Kesha leaves Diddy’s name off ‘Tik Tok’ after abuse lawsuit

Kesha now wakes up in the morning feeling like herself.

At a recent performance at the Hollywood Palladium, the singer changed the lyrics of her 2009 mega-hit “Tik Tok” to omit Sean “Diddy” Combs’ name.

As seen on a social network. videoKesha on Saturday’s show changed the song’s opening lyrics from “Wake up in the Morning Feelin’ like P Diddy” to “Wake Up in the Morning Feelin’ Just Like Me.”

The omission of Diddy’s name came after the music mogul was accused last week of rape, sexual assault and sex trafficking by singer Cassie, his ex-partner, whose legal name is Casandra Ventura. Combs denied the allegations through his attorney. The day after the lawsuit was filed, the two reached a settlement. Details of the agreement were not disclosed.

Kesha’s representatives did not immediately respond to The Times’ request for comment on why she changed her handwriting.

“I have decided to resolve this matter amicably in terms of giving me some level of control,” Ventura said of the settlement in a statement issued through his legal team. “I want to thank my family, fans and lawyers for their unwavering support.”

Combs issued a similar statement, saying, “We have decided to resolve this matter amicably. I wish Cassie and her family all the best. Love.”

Combs’ attorney, Ben Brafman, added: “The decision to settle a lawsuit, especially in 2023, is in no way an admission of wrongdoing. Mr. Combs’ decision to settle the lawsuit in no way undermines his outright rejection of the claims. He is happy that they have reached a mutual agreement and wishes Ms. Ventura the best.”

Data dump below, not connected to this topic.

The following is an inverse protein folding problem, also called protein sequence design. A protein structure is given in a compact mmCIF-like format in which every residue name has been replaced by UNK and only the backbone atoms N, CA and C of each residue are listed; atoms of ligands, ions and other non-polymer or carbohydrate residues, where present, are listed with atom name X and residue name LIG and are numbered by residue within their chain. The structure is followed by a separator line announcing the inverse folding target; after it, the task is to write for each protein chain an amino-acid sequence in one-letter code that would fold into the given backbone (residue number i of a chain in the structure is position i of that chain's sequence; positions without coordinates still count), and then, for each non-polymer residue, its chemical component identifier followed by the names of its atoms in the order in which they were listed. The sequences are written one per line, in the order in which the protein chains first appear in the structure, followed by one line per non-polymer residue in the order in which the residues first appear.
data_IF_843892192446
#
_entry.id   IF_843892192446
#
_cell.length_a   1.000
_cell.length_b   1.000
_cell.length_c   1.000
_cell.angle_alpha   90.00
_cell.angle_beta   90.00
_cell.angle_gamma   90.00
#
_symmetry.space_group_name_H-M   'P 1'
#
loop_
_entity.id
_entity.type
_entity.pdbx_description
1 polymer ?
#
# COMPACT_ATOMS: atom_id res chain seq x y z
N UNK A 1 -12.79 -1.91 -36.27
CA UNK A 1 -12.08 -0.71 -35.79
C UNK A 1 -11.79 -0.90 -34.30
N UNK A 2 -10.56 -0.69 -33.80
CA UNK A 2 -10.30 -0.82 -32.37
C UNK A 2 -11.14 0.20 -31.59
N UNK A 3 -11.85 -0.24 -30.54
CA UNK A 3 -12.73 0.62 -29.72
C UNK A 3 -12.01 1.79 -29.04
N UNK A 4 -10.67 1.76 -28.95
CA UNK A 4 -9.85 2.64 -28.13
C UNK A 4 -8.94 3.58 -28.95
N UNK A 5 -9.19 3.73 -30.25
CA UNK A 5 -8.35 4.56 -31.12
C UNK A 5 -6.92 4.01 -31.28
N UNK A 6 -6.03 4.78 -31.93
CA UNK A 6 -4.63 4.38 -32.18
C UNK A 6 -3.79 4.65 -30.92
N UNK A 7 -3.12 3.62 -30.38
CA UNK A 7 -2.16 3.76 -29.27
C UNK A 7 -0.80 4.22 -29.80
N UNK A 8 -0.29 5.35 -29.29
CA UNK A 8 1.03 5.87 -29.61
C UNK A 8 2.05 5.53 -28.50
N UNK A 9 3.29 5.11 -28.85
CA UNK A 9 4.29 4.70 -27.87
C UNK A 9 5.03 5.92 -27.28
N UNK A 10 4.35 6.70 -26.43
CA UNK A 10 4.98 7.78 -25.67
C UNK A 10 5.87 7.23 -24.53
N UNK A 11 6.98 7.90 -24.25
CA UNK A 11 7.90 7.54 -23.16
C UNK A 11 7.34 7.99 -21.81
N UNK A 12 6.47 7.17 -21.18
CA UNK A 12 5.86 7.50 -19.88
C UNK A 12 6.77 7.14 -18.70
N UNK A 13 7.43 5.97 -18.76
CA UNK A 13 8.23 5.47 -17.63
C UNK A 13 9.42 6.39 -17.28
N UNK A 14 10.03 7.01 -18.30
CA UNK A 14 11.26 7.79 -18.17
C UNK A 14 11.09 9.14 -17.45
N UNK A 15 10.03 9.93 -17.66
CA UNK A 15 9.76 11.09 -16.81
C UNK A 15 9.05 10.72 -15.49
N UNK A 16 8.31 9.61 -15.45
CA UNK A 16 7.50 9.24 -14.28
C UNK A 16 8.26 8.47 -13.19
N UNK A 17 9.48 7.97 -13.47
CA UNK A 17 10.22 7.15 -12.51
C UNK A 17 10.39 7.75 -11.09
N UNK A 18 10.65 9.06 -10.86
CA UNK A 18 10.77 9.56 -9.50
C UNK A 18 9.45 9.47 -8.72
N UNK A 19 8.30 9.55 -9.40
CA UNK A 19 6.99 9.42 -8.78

Ventura’s attorney, Douglas Wigdor, said he was “very proud of Ms. Ventura for having the strength to go public with her lawsuit. She should be praised for doing so.”

Ventura dated the famous hip-hop producer for about 11 years before splitting in 2018. She filed her civil lawsuit for sex trafficking and sexual assault against him in the United States District Court for the Southern District of New York few days before a “look-back window” expired that allowed adults who alleged they were sexually abused to file a lawsuit even though the statute of limitations had expired.

In the lawsuit, Ventura, 37, accused Combs, 54, of raping her in his home after she tried to leave him; assault and physically hurt her; forcing her to engage in sexual acts with male sex workers while she filmed the encounters; running with a firearm; introduce you to “a lifestyle of excessive alcohol and substance abuse”; and requiring her to “obtain illicit prescriptions to satisfy her own addictions.”

Nardine Saad and Emily St. Martin, Times staff writers contributed to this report.

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